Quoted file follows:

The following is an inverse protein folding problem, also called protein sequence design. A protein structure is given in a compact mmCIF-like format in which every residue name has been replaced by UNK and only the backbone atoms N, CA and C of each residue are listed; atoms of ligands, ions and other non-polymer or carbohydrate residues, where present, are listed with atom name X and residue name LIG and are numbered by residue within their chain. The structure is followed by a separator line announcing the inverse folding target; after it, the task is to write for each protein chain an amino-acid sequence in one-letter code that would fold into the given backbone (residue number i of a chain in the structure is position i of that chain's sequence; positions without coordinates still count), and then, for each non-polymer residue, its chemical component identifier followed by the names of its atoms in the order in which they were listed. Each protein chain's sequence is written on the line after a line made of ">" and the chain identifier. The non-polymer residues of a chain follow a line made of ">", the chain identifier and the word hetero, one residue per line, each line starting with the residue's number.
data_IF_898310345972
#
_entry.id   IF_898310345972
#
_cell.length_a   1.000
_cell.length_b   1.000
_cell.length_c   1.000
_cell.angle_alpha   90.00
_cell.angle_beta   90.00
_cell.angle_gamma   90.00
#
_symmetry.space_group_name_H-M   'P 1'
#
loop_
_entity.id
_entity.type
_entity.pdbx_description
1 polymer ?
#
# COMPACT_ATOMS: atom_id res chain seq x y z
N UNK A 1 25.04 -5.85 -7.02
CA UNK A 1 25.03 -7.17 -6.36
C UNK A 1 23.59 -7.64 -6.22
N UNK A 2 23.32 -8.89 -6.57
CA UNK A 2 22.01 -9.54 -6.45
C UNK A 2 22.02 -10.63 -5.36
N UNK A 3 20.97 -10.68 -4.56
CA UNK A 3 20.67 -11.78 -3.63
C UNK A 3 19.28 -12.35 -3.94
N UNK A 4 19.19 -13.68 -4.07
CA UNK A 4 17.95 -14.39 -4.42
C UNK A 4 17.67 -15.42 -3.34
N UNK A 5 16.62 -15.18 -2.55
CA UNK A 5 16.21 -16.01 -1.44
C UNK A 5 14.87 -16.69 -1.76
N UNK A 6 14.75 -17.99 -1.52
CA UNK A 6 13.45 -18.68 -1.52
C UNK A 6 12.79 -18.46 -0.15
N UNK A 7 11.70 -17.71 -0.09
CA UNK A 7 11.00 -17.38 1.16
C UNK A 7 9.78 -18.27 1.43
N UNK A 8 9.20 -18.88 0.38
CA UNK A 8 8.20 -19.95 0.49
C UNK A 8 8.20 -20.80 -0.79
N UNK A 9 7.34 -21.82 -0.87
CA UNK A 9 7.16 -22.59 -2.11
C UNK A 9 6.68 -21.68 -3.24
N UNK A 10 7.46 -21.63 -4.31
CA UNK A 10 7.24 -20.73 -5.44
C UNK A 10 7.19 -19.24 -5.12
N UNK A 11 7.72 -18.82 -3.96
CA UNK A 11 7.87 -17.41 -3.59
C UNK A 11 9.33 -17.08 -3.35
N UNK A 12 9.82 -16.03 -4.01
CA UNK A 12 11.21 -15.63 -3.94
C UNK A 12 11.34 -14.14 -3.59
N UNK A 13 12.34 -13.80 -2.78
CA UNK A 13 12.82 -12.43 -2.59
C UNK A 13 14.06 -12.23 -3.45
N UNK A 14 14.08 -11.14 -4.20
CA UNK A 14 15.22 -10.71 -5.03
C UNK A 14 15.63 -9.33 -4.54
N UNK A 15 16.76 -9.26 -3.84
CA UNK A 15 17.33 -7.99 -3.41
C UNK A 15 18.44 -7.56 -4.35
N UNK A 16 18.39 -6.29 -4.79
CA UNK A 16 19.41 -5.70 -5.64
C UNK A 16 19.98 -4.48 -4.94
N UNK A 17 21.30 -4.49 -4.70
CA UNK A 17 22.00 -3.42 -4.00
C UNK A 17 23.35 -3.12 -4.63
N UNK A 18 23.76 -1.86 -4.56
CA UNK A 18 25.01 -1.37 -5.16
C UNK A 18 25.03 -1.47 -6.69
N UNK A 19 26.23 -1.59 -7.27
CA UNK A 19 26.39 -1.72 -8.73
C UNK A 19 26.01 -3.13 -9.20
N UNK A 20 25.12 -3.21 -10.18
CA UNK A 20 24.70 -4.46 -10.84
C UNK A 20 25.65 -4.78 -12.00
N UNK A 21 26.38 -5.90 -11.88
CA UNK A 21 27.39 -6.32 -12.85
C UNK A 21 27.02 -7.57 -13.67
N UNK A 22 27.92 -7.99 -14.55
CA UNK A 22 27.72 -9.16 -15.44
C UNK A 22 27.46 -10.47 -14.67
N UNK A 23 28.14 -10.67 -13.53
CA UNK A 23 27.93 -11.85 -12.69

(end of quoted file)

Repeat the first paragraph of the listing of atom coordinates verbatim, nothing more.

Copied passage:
The following is an inverse protein folding problem, also called protein sequence design. A protein structure is given in a compact mmCIF-like format in which every residue name has been replaced by UNK and only the backbone atoms N, CA and C of each residue are listed; atoms of ligands, ions and other non-polymer or carbohydrate residues, where present, are listed with atom name X and residue name LIG and are numbered by residue within their chain. The structure is followed by a separator line announcing the inverse folding target; after it, the task is to write for each protein chain an amino-acid sequence in one-letter code that would fold into the given backbone (residue number i of a chain in the structure is position i of that chain's sequence; positions without coordinates still count), and then, for each non-polymer residue, its chemical component identifier followed by the names of its atoms in the order in which they were listed. Each protein chain's sequence is written on the line after a line made of ">" and the chain identifier. The non-polymer residues of a chain follow a line made of ">", the chain identifier and the word hetero, one residue per line, each line starting with the residue's number.